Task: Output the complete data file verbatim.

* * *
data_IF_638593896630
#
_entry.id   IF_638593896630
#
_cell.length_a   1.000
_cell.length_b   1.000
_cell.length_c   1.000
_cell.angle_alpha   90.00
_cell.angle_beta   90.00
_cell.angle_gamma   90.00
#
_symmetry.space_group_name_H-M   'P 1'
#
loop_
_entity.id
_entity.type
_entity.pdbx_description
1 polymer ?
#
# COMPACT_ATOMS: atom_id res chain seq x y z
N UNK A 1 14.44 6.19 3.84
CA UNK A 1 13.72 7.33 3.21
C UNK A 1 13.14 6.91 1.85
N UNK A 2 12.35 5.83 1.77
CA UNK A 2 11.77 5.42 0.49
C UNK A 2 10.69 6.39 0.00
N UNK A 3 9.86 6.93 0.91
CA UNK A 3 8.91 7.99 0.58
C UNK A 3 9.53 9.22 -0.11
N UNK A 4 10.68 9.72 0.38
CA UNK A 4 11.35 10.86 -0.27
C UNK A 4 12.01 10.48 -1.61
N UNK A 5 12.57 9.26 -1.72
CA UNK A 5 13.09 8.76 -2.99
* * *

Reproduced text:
data_IF_638593896630
#
_entry.id   IF_638593896630
#
_cell.length_a   1.000
_cell.length_b   1.000
_cell.length_c   1.000
_cell.angle_alpha   90.00
_cell.angle_beta   90.00
_cell.angle_gamma   90.00
#
_symmetry.space_group_name_H-M   'P 1'
#
loop_
_entity.id
_entity.type
_entity.pdbx_description
1 polymer ?
#
# COMPACT_ATOMS: atom_id res chain seq x y z
N UNK A 1 14.44 6.19 3.84
CA UNK A 1 13.72 7.33 3.21
C UNK A 1 13.14 6.91 1.85
N UNK A 2 12.35 5.83 1.77
CA UNK A 2 11.77 5.42 0.49
C UNK A 2 10.69 6.39 0.00
N UNK A 3 9.86 6.93 0.91
CA UNK A 3 8.91 7.99 0.58
C UNK A 3 9.53 9.22 -0.11
N UNK A 4 10.68 9.72 0.38
CA UNK A 4 11.35 10.86 -0.27
C UNK A 4 12.01 10.48 -1.61
N UNK A 5 12.57 9.26 -1.72
CA UNK A 5 13.09 8.76 -2.99